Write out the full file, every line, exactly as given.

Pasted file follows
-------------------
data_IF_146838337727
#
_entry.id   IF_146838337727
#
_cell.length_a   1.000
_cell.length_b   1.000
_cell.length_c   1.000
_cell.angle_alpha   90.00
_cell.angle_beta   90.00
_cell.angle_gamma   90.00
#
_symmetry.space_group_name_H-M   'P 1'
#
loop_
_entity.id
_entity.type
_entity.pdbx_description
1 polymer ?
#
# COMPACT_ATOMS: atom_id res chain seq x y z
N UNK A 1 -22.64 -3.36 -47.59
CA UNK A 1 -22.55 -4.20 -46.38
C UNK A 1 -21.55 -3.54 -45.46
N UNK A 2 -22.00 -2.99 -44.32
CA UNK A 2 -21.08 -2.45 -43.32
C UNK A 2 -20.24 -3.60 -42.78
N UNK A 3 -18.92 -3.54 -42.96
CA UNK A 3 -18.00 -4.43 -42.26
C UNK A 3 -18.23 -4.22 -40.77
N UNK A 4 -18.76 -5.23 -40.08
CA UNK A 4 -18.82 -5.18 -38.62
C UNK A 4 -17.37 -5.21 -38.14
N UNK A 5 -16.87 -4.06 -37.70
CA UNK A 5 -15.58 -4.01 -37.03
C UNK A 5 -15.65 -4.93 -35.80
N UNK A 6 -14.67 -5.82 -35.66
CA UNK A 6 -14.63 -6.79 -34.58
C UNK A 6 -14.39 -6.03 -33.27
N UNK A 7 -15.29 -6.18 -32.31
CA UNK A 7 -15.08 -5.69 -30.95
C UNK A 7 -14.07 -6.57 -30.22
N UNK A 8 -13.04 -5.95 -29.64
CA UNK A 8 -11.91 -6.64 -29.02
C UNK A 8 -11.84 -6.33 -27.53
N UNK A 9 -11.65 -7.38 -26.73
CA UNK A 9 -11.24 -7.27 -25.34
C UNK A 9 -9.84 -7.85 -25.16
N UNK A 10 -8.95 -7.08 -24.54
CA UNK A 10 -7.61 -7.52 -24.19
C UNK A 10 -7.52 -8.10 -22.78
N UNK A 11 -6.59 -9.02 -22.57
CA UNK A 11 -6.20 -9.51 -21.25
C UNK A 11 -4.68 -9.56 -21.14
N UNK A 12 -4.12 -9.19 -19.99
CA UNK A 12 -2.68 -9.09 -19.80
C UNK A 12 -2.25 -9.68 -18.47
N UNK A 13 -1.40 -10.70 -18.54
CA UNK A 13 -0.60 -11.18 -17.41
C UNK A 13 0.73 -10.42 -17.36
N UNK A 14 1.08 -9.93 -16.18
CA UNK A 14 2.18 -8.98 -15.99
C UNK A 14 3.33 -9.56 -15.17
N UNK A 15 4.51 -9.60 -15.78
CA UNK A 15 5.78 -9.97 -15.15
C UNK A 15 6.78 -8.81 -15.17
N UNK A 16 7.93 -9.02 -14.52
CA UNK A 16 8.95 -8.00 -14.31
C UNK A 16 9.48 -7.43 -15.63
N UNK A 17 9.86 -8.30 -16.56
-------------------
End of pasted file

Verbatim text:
data_IF_146838337727
#
_entry.id   IF_146838337727
#
_cell.length_a   1.000
_cell.length_b   1.000
_cell.length_c   1.000
_cell.angle_alpha   90.00
_cell.angle_beta   90.00
_cell.angle_gamma   90.00
#
_symmetry.space_group_name_H-M   'P 1'
#
loop_
_entity.id
_entity.type
_entity.pdbx_description
1 polymer ?
#
# COMPACT_ATOMS: atom_id res chain seq x y z
N UNK A 1 -22.64 -3.36 -47.59
CA UNK A 1 -22.55 -4.20 -46.38
C UNK A 1 -21.55 -3.54 -45.46
N UNK A 2 -22.00 -2.99 -44.32
CA UNK A 2 -21.08 -2.45 -43.32
C UNK A 2 -20.24 -3.60 -42.78
N UNK A 3 -18.92 -3.54 -42.96
CA UNK A 3 -18.00 -4.43 -42.26
C UNK A 3 -18.23 -4.22 -40.77
N UNK A 4 -18.76 -5.23 -40.08
CA UNK A 4 -18.82 -5.18 -38.62
C UNK A 4 -17.37 -5.21 -38.14
N UNK A 5 -16.87 -4.06 -37.70
CA UNK A 5 -15.58 -4.01 -37.03
C UNK A 5 -15.65 -4.93 -35.80
N UNK A 6 -14.67 -5.82 -35.66
CA UNK A 6 -14.63 -6.79 -34.58
C UNK A 6 -14.39 -6.03 -33.27
N UNK A 7 -15.29 -6.18 -32.31
CA UNK A 7 -15.08 -5.69 -30.95
C UNK A 7 -14.07 -6.57 -30.22
N UNK A 8 -13.04 -5.95 -29.64
CA UNK A 8 -11.91 -6.64 -29.02
C UNK A 8 -11.84 -6.33 -27.53
N UNK A 9 -11.65 -7.38 -26.73
CA UNK A 9 -11.24 -7.27 -25.34
C UNK A 9 -9.84 -7.85 -25.16
N UNK A 10 -8.95 -7.08 -24.54
CA UNK A 10 -7.61 -7.52 -24.19
C UNK A 10 -7.52 -8.10 -22.78
N UNK A 11 -6.59 -9.02 -22.57
CA UNK A 11 -6.20 -9.51 -21.25
C UNK A 11 -4.68 -9.56 -21.14
N UNK A 12 -4.12 -9.19 -19.99
CA UNK A 12 -2.68 -9.09 -19.80
C UNK A 12 -2.25 -9.68 -18.47
N UNK A 13 -1.40 -10.70 -18.54
CA UNK A 13 -0.60 -11.18 -17.41
C UNK A 13 0.73 -10.42 -17.36
N UNK A 14 1.08 -9.93 -16.18
CA UNK A 14 2.18 -8.98 -15.99
C UNK A 14 3.33 -9.56 -15.17
N UNK A 15 4.51 -9.60 -15.78
CA UNK A 15 5.78 -9.97 -15.15
C UNK A 15 6.78 -8.81 -15.17
N UNK A 16 7.93 -9.02 -14.52
CA UNK A 16 8.95 -8.00 -14.31
C UNK A 16 9.48 -7.43 -15.63
N UNK A 17 9.86 -8.30 -16.56